The Emotional Clarity Of Contribution Unleashes our True Potential
In last week’s post, we looked at the role fear plays in preventing us from getting things done and its impact on self-discipline. This week, we continue with the topic by moving beyond the exploration of our fears to finding a more powerful place of emotional clarity.
Once you’ve answered the question “What are my fears about this (project, task, conversation)?” you have achieved a certain degree of emotional clarity about why you are not disciplined.
In the case of the situation I wrote about last week — working on my book project — it became emotionally clear that I didn’t want to feel failure or inadequacy. But if I want to get up in the morning and write, I need to have an even stronger center of gravity. What might be a different emotional pull that instead of squashing me into bed, propels me to leap out of it? If all I do is see the fears, I’m stuck with them. One of those alternative emotional pulls lies in the power of contribution goals. Here’s my example:
I know that there are millions of youths out there who feel the isolation and despair today that I did as a young man. And while my book will not be perfect (see my fears listed in the last post), if I can share something meaningful that opens a door of hope to even just a few of them, that really matters to me.
If I step back and take a look at the broader perspective of my life when I’m 80 and I ask myself, “Well, what really mattered to me?” is it going to be that I made a difference to those kids, or that I protected myself from feeling inadequate? The obvious intellectual answer is the former. The problem is that we don’t know how to cultivate that emotional clarity at six o’clock in the morning when the alarm goes off.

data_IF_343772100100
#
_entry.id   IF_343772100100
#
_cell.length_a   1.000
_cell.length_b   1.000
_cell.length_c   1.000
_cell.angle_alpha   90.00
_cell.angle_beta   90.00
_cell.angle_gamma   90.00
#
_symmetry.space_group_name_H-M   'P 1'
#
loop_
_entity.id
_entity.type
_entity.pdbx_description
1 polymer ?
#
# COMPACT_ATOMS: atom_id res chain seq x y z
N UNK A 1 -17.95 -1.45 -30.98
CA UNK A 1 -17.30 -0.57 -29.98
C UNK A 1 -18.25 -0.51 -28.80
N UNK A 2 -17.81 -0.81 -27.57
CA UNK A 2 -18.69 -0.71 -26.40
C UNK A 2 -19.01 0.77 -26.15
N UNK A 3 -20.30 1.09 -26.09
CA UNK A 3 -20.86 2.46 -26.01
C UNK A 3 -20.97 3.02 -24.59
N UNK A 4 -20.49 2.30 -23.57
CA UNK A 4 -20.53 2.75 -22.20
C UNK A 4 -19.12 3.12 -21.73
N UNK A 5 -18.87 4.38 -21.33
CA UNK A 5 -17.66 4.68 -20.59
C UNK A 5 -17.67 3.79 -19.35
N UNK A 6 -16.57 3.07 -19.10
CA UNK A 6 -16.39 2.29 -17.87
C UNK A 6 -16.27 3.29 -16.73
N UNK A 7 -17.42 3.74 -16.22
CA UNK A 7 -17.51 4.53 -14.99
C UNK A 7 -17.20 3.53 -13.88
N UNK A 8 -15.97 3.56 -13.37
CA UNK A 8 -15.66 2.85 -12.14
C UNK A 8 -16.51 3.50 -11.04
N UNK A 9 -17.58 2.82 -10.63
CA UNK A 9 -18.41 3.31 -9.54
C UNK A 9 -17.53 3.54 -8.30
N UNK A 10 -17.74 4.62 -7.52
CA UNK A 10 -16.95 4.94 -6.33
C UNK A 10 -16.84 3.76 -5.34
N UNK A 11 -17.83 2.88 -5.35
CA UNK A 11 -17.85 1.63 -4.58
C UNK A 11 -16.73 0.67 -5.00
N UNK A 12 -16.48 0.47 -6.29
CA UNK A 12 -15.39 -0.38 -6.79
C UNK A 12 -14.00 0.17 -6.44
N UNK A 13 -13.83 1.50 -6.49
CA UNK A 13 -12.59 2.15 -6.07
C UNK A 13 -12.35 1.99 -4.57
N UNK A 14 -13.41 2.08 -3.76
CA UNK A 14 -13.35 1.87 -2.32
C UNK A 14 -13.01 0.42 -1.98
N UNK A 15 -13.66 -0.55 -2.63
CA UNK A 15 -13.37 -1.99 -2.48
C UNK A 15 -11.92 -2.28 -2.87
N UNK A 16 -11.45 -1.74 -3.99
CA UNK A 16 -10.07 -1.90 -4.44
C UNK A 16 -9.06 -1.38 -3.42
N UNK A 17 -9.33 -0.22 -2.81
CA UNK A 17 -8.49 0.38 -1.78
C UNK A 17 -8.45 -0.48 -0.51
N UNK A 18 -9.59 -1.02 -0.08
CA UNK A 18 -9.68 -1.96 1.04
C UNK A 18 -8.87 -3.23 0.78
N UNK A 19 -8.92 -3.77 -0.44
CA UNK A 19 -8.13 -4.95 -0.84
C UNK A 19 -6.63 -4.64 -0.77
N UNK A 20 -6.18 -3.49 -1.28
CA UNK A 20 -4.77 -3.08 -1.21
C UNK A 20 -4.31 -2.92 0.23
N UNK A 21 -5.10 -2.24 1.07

That is why developing emotional clarity is a skill, a muscle to exercise. Search for that sense of purpose, learn to bring it back into the present moment and use it to feed your ability to take action.
Think about something personal or professional that is important to you that you have been putting off. This could be the same item you used in the exercise from last week’s post. What’s the contribution you’re excited you could make, if you made that thing happen?
Don’t settle for your first response! Keep searching until your contribution inspiration overwhelms your fears. Therein you will find the power to act. We would love to hear your comments and questions.
In next week’s post, we will continue with this topic by looking at another source of emotional clarity: learning goals.